Burns recognizes the importance seniority plays in getting things done on Capitol Hill and believes he can still do a lot to help Montana, Pendleton said.

“I think Sen. Burns is very excited to face the voters yet again and let them make that decision” regarding his broken term-limit promise, Pendleton said.

Montana Republicans say they are not worried about fallout from the Abramoff story.

“I think this whole thing is going to roll over relatively quickly … it’s a pretty short-lived story,” state Republican Party Executive Director Chuck Denowh said.

Phil Singer, spokesman for the Democratic Senatorial Campaign Committee, said such thinking is naïve.

“You don’t have to look any further than the last week to see why Conrad Burns is so vulnerable in 2006,” he said. “When you don’t advocate for your state, people remember that.”

No Democrat has come forward yet to challenge Burns, but the names of four credible possible candidates have been circulating.

Perhaps first among equals is state Auditor John Morrison, followed by newly minted state Senate President Jon Tester, former state House Speaker Daniel Kemmis and Leo McDonnell, president of R-CALF, a national cattleman’s association.

“All would be strong candidates, all would be very capable public servants … this spells real trouble for Sen. Burns,” Martin said.

Morrison is “beautiful, smart and rich,” one Democratic political operative said, noting that he has already made trips to Washington, D.C., to explore a bid.

“Tester is a lot like Schweitzer,” the operative said of the rancher/lawmaker. “You can’t meet him without thinking he’s the world’s greatest guy.”

Neither Morrison nor Tester would have anything to lose in a bid either, the operative noted. Tester is term-limited and would have to leave the state Senate after 2006 anyway, whereas Morrison was just re-elected in 2004 so he could seek Burns’ seat without giving up his state office.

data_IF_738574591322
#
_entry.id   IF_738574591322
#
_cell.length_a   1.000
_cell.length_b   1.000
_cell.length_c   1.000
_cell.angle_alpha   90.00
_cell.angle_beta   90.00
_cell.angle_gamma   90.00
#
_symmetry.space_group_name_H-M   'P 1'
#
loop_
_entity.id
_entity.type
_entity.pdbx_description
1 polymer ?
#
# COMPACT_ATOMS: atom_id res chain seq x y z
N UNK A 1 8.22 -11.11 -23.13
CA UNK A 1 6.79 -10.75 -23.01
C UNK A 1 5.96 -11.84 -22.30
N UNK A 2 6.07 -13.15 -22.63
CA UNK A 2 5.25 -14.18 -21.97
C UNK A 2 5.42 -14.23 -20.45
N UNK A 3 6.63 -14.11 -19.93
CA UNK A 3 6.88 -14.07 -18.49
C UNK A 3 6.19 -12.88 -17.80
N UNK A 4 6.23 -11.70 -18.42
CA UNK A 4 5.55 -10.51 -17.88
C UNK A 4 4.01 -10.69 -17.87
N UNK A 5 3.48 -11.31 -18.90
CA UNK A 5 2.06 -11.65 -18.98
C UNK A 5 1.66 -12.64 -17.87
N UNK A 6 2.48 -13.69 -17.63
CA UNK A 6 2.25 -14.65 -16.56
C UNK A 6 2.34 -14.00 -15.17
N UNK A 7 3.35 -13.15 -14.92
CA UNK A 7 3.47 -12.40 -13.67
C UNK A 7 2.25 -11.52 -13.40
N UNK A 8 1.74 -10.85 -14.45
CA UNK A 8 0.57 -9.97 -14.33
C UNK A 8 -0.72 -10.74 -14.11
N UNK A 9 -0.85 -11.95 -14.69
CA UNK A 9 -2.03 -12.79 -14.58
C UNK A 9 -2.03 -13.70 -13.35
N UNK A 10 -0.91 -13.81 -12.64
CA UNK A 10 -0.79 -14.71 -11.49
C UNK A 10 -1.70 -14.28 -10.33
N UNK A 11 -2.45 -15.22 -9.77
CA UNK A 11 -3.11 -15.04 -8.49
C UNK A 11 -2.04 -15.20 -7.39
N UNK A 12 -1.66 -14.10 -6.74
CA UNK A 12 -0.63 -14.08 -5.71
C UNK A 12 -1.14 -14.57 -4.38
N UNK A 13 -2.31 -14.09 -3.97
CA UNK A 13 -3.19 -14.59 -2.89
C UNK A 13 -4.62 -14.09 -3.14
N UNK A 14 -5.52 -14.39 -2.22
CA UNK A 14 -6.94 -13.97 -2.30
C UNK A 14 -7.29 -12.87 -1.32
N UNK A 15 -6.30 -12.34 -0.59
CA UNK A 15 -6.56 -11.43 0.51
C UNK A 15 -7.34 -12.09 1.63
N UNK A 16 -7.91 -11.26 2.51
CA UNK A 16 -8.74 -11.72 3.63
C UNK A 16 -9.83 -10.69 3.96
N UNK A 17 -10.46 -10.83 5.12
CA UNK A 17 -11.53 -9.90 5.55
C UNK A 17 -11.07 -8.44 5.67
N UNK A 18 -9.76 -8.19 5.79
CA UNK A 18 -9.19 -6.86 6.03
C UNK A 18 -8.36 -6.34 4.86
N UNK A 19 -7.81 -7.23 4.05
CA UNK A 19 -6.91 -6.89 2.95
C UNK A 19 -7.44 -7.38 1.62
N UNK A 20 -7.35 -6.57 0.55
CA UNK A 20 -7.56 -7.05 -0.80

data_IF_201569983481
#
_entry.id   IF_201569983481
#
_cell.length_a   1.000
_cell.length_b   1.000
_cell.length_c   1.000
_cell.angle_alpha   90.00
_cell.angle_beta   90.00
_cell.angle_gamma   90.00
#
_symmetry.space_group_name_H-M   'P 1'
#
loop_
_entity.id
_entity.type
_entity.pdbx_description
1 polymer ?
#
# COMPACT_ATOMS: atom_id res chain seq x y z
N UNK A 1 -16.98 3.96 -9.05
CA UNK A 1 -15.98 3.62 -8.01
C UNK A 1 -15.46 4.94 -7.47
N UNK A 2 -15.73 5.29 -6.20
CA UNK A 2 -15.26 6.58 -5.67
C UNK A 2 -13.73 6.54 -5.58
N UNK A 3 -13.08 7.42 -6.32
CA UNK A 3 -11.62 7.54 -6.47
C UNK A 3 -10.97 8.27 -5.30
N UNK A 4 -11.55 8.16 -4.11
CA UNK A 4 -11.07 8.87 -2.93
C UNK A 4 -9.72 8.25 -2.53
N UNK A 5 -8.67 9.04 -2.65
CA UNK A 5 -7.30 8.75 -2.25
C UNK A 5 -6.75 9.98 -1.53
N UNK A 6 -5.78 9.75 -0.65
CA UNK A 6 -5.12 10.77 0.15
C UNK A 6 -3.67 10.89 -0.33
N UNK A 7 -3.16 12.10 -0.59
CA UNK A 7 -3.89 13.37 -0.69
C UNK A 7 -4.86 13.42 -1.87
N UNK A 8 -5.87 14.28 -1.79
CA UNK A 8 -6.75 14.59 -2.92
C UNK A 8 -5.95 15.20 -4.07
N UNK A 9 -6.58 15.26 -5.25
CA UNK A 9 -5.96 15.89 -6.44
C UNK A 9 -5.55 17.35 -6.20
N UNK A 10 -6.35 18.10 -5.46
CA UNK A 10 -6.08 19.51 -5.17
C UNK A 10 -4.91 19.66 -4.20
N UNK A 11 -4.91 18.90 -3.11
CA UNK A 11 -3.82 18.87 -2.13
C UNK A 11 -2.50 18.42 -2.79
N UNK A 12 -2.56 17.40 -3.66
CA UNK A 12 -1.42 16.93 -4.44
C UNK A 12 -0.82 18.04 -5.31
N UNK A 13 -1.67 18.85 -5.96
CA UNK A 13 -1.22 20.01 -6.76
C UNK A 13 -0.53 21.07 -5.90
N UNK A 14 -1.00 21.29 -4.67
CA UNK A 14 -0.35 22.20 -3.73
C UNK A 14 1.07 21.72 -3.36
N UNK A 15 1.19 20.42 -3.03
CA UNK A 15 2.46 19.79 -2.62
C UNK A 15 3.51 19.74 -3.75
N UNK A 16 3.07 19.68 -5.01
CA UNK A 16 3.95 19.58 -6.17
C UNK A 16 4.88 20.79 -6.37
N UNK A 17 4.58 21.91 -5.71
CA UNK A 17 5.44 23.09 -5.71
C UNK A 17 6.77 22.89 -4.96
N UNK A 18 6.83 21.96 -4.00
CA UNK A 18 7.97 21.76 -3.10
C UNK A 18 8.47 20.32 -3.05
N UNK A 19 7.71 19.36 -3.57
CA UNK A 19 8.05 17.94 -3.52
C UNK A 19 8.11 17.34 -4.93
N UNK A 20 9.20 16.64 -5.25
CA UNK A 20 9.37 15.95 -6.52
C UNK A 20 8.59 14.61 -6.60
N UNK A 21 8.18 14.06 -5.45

Kemmis, who is now at the University of Montana’s Center for the Rocky Mountain West, said any consideration he has given the Senate race thus far does not even warrant mention. Some Democrats consider Kemmis, a former mayor of Missoula, too liberal for a statewide run.

An R-CALF spokeswoman, Shae Dodson, insisted that McDonnell is not eyeing the race.

Schweitzer would not talk about his candidate recruitment efforts, but knowledgeable sources said expect the governor to try to clear the field for one Democrat. As a result of their heated 2000 race, “there is no love lost between Schweitzer and Burns,” the political operative said. “I would be surprised if he wasn’t actively involved.”

The same operative said do not expect Sen. Max Baucus (D-Mont.) to publicly attack Burns, but count on him to stump on behalf of a strong nominee.

“Baucus wants to be chairman of Senate Finance Committee so he’ll look at it and do what’s appropriate,” the operative said.

Denowh said Democrats are getting their hopes up for nothing. Despite Democratic gains in Montana last year, President Bush won a big victory, and the GOP appears to maintain an edge in federal races.

“Schweitzer is their strongest candidate, that’s for sure,” Denowh said. “One of the reasons he won [the governorship] was because he had a Republican lieutenant governor, he knew he couldn’t win otherwise.”

Denowh added that when people talk about Montana as a purple state: “I just don’t see it.”